Liam the pug and I live deep in the heart of Oregon's pinot country. Our summer days are warm but not hot, and our evenings are cool but not cold. That means grapes just love growing here. And while I'm not a winemaker, I love having a few grapevines around. They provide abundant fruit for jams and jellies, and what I won't eat or use, the birds will happily snap right up.
Unfortunately, there's another creature in the menagerie that will also snap up discarded grapes.
Yup, Liam the pug is a grape fan. And I found out about it accidentally.
These grapes grow on an arbor that winds above the backyard gate. The majority of the grapes are on the outside of the gate, as that's where the majority of the sunlight sits during the long summer days. But this summer, when hubby harvested the grapes for jelly, a few fell from the vines onto the ground on the dog side of the gate.
We're not talking about 100 or 1,000 grapes. We're talking about maybe 10 or 15. But Liam was right there to hoover them up. And in all of the days that have followed, he's made a beeline from the back door to the garden gate to see if there are more grapes to eat.
Liam is a very stubborn pug, especially when there is food involved. And he's losing his hearing, so he can't always hear me hollering out commands. It's a double whammy when he's in the yard. He doesn't want to listen, and he can't really listen anyway.
So he ate about 5 grapes over about 48 hours. He was totally fine every time.
I thought it was just annoying, until I went online and saw all of the scary headlines. You've seen them: "Grapes can KILL" and "Grapes are TOXIC" and "Grapes are DEADLY."
At first, I got scared. Should I whip him in to the emergency vet? Even though it had been 48 hours and he seemed fine?
Here's the thing. When I dug deeper, I wasn't convinced grapes are killers. Maybe Liam didn't get sick because what I was seeing in those inflammatory headlines wasn't entirely true.
When people talk about grapes and their dangers, they often cite this Web MD article, which contains no real sourcing. The writer says toxicity is "well documented," without providing any documentation at all. Those citations are missing, as The Dog Place points out, because the studies are missing. There is no research that pinpoints what chemical or compound would cause toxicity in a dog that eats grapes. No one knows WHY grapes would be dangerous and how much a dog might have to eat in order to get sick. No one knows. It could be that there is something going on in a dog gut that hasn't been studied yet, or it could be that dogs who eat grapes take in toxins that are used to fertilize or harvest grapes. No one knows.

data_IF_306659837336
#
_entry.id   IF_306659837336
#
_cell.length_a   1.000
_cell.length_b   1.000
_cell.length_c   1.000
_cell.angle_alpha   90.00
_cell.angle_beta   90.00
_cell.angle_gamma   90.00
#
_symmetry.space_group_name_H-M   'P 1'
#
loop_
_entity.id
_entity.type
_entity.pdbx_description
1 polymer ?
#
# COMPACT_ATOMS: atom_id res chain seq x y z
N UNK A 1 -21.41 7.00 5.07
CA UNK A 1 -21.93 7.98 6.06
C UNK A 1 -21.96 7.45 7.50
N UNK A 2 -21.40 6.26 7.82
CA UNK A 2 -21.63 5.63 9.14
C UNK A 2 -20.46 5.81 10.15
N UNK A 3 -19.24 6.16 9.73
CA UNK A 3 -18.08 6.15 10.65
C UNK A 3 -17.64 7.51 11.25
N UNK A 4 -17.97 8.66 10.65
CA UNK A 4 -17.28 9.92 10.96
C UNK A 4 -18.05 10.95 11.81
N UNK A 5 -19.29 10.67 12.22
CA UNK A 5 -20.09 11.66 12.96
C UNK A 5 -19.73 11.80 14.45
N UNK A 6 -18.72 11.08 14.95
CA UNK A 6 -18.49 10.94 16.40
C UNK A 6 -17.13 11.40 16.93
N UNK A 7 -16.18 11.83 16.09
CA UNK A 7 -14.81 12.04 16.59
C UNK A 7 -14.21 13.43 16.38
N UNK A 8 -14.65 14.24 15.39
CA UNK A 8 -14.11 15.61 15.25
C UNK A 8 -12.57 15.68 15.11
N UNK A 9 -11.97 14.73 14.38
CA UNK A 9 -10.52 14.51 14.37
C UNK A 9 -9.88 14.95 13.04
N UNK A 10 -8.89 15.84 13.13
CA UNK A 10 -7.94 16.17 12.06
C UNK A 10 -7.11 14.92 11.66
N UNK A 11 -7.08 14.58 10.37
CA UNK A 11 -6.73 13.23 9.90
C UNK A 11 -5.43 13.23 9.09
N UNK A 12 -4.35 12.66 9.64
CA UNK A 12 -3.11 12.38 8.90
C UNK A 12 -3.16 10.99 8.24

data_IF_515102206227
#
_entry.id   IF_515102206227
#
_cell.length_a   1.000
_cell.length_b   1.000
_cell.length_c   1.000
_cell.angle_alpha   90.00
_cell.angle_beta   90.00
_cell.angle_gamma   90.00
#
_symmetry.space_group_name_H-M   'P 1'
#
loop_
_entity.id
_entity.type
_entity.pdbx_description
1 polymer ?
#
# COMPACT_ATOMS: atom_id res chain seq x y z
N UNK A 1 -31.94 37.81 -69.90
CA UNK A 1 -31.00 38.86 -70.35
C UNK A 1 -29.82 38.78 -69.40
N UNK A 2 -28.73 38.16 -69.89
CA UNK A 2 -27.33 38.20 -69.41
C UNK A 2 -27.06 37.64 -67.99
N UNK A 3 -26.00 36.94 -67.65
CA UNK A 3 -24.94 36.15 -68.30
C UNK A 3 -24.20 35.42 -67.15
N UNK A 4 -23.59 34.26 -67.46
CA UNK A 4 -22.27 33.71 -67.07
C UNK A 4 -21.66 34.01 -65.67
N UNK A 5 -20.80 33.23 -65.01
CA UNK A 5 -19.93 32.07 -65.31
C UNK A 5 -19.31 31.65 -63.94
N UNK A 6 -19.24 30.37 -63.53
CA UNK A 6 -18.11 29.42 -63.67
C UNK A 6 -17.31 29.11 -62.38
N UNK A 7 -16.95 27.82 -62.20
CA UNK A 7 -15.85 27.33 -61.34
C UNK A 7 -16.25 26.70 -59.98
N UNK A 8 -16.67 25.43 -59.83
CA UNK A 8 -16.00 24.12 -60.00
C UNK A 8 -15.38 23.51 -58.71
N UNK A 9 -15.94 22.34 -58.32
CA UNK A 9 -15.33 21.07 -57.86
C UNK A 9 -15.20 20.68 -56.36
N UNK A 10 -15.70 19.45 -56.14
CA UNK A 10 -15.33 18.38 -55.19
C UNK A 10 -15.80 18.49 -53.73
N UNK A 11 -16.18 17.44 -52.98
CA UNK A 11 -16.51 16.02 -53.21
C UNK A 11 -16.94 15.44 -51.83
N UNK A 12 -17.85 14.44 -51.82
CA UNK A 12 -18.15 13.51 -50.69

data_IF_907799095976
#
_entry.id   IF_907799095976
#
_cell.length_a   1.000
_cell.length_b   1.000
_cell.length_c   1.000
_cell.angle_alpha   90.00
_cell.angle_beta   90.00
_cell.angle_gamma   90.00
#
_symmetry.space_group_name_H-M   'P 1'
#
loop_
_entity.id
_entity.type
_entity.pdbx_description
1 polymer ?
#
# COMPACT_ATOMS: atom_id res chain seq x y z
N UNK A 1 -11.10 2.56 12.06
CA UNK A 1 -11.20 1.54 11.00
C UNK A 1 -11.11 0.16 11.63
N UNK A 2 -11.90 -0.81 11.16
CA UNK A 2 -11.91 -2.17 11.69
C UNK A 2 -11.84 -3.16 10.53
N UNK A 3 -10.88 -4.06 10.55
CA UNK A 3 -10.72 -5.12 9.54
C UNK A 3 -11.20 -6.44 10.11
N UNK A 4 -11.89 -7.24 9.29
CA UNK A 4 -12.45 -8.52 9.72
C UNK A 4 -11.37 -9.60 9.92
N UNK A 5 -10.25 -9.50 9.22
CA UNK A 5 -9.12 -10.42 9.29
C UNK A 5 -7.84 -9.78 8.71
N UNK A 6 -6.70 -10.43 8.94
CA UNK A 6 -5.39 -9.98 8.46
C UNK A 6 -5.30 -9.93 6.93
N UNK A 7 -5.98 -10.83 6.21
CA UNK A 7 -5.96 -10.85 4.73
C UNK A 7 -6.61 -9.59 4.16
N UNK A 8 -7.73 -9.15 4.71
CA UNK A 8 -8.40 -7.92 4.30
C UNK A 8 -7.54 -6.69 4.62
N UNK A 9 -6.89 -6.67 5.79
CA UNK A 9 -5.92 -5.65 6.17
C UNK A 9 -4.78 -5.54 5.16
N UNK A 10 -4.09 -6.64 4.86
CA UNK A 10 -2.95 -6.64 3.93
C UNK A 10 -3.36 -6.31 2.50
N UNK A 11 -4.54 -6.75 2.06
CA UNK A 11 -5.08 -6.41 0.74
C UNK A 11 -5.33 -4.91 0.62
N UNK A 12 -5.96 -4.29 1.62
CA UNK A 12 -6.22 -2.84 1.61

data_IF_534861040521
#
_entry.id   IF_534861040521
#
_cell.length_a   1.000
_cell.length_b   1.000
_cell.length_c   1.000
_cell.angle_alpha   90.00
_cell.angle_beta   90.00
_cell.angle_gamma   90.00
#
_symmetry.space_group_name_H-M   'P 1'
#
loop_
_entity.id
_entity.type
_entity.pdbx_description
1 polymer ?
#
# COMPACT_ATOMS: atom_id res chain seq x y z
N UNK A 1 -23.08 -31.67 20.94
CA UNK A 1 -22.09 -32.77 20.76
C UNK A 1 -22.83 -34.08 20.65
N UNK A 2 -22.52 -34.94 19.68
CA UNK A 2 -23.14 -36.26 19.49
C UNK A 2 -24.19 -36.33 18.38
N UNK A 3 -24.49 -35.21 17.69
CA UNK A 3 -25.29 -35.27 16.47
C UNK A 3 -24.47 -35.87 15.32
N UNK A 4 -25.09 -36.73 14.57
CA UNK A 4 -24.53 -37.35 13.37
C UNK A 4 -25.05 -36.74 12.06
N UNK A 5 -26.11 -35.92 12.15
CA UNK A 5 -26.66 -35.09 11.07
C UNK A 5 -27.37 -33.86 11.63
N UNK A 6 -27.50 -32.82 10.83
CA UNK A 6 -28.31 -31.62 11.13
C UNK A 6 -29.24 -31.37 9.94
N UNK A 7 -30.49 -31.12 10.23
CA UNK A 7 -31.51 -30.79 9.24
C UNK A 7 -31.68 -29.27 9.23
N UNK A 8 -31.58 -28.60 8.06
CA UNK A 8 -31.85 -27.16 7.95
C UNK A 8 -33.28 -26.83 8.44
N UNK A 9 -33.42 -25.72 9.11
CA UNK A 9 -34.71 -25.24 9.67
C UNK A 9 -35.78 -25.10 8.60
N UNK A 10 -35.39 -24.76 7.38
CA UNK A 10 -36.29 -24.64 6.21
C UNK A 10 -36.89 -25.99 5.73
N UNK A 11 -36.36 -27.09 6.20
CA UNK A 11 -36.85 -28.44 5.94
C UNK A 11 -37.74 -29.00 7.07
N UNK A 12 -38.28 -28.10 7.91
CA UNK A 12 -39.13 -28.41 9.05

The research is so thin, in fact, that Snopes.com suggests that the toxic grape thing can only be mildly supported. That puts it only one step above urban myth.
I'm not willing to use my dog as a test bunny to prove that grapes are safe. I don't think he should eat anything before I have a chance to wash it and approve it first. That means we'll be using a drop cloth to harvest grapes in the future, and we'll prune baby grapes up from the ground, so they can't be nibbled off the vine. But I also won't be taking out my plants entirely or whipping him to the emergency veterinarian if he manages to eat one.
In other words, I'll be careful without panicking. And I'll always call my veterinarian with questions, rather than heading online to find out the truth.
So what should you do if your dog eats grapes? Don't read things online. Ask your veterinarian for advice. Explain what type of grape your dog ate, how much your dog ate and how your dog seems now. Then follow the advice.
There's so little we know about dogs and grapes. Maybe I have a variety that isn't toxic, while a variety your dog is eating is different. Maybe the soil plays a role. Maybe the fungus that grows on the grapes makes dogs sick and I don't have it here. Maybe it's something else altogether. Call and ask, is my advice.
Have your dogs been exposed to grapes? And what did you find out about it? Love to hear your thoughts in the comments.